I thrived on composing small pieces of music for carefully designed live event performances.  I never wrote the same way for each piece; in fact, I tried to know exactly where the piece was to be performed AS I WAS COMPOSING so that I could optimize my style for that venue.

In the filmic world, I never expected Gather 'Round the Mic to show theatrically.  I made The Fourteen Minute Gap specifically for online viewing (more specifically on an iPod or mobile device).  The script I'm currently writing would most likely work in theatrical, though it's not my primary goal.

To borrow a phrase from music, I make Chamber Films.  Specifically orchestrated pieces designed for specific forms of audience consumption.  However, unlike my time composing, where I wrote two symphonies and vowed "never again," I would, of course, love to make something that's viewed optimally in a movie theater with a bunch of people (Idiots, check your cell phones at the door, I've got a taser). 

Is this method limiting to me?  Not at all.  In fact, I find it a new creative challenge.  An opportunity to explore different forms of storytelling - and an opportunity to further my brand out to a wider audience segment.

So why do we as 21st-century filmmakers make films that we think must only play theatrically when what we're really making are Chamber Films?  It's a matter of adaptability and banishing fear of the unknown.

But the bottom line: for me, self-distribution and not playing in theaters is not a crushing defeat.

It's the only way forward - as long as you write the right music.

Tyler Weaver is a filmmaker, writer, contributor to the pulptone.com website, and the founder and EIC of Multi-Hyphenate... which you're reading right now.  He's currently making new things and yaks about that and more on Twitter under the creative guise of @tylerweaver.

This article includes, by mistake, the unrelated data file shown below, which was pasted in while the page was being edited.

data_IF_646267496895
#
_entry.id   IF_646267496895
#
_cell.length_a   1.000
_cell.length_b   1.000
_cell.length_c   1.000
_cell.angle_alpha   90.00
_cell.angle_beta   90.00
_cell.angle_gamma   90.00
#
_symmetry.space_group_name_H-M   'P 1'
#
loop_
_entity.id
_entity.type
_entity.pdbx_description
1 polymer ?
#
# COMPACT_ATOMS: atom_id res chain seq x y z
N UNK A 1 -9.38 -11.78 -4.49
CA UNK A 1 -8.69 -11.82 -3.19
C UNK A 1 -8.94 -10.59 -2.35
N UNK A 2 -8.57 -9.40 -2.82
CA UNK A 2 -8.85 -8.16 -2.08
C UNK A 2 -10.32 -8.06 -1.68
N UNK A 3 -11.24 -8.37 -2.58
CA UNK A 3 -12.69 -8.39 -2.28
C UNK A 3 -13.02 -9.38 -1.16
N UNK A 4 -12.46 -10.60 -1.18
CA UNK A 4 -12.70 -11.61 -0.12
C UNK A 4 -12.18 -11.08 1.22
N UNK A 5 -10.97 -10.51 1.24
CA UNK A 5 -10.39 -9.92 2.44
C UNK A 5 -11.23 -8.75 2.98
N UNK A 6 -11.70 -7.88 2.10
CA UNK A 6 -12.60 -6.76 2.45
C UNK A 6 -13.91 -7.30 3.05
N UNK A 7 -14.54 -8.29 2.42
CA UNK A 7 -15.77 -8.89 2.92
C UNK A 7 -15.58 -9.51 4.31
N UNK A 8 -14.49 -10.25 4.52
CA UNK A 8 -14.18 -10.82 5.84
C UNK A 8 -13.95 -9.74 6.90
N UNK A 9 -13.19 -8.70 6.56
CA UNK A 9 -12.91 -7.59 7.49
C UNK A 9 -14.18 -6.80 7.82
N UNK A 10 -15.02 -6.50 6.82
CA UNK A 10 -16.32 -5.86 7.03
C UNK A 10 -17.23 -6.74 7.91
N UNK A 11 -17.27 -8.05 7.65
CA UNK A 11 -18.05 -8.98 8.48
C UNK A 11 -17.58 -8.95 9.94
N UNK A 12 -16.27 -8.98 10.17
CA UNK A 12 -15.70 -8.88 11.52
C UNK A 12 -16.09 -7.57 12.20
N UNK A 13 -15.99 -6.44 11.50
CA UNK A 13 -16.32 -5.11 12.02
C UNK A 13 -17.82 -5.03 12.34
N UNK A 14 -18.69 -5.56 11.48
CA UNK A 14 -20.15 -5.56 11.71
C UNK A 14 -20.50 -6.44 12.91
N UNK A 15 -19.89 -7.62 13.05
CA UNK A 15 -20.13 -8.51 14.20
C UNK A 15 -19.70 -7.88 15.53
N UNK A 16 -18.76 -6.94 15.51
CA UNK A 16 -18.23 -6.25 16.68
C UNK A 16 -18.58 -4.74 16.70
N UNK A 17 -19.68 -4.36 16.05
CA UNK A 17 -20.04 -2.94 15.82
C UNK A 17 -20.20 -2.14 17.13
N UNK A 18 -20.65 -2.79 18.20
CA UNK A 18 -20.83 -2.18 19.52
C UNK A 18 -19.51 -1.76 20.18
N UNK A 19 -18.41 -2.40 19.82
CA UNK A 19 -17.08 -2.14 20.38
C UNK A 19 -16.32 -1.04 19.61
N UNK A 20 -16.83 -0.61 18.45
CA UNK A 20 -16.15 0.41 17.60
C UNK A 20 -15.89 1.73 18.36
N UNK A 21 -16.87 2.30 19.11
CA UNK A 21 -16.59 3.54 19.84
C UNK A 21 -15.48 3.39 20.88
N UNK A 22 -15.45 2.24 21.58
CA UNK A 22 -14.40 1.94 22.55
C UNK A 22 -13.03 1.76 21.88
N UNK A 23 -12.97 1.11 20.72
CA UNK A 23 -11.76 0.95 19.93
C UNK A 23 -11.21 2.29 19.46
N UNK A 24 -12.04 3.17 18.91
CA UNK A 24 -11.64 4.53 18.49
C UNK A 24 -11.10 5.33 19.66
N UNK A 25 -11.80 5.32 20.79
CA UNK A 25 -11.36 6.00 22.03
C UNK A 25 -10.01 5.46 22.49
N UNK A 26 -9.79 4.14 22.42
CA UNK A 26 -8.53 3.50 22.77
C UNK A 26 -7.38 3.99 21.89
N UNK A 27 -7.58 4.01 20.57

5 comments:

Sheri C said...

oh I do like your thinking Mr. Weaver! It is totally ok to have films play in other places besides the cinema. Knowing your audience and where they like to see a film helps you to temper your expectations.

I, for one, am ok with my cinema going experiences to be limited to a few times a year. It is the rare film that makes me need to see it in a theatrical setting, for various reasons. I do watch a lot of films though. If you want to reach me, do it where I prefer. And it is up to you to figure that out, or like, ask me.

If you have a great story to tell me, it should transcend the location I choose to watch it in or the format. Operative words I CHOOSE. I.

Tyler Weaver said...

In spite of my unabashed enjoyment of Tom Waits... I'm flattered.

And you hit it in the last paragraph - "great story to tell." You didn't say movie. You said story. I approach film as another storytelling medium and business - not a calling, not anything other than what it is.

The audience chooses. I have to deliver for them.

Luke James said...

Top piece of work TW. Yup, it's back to that common sense thing again. And I do love the reference to 'free' - you know my/our feelings on that subject.

I do love Sheri's eloquence too: "Knowing your audience and where they like to see a film helps you to temper your expectations." True of all media, subjects and styles in relation to storytelling.

This is just a quickie because it's 02:17 GMT and I should be in bed. Bloody good posts keep me awake though!

Nice one.

Cheers, Luke :)

Tyler Weaver said...

Thanks for commenting, Luke!

And yeah, I think the "free" post will have to be next. I've got a few more thoughts on the matter.

T

roy said...

ya i agree your points about the film making sir.
In these modern days,musicians may also use the software like Fleximusic Composer to create their music with high quality..........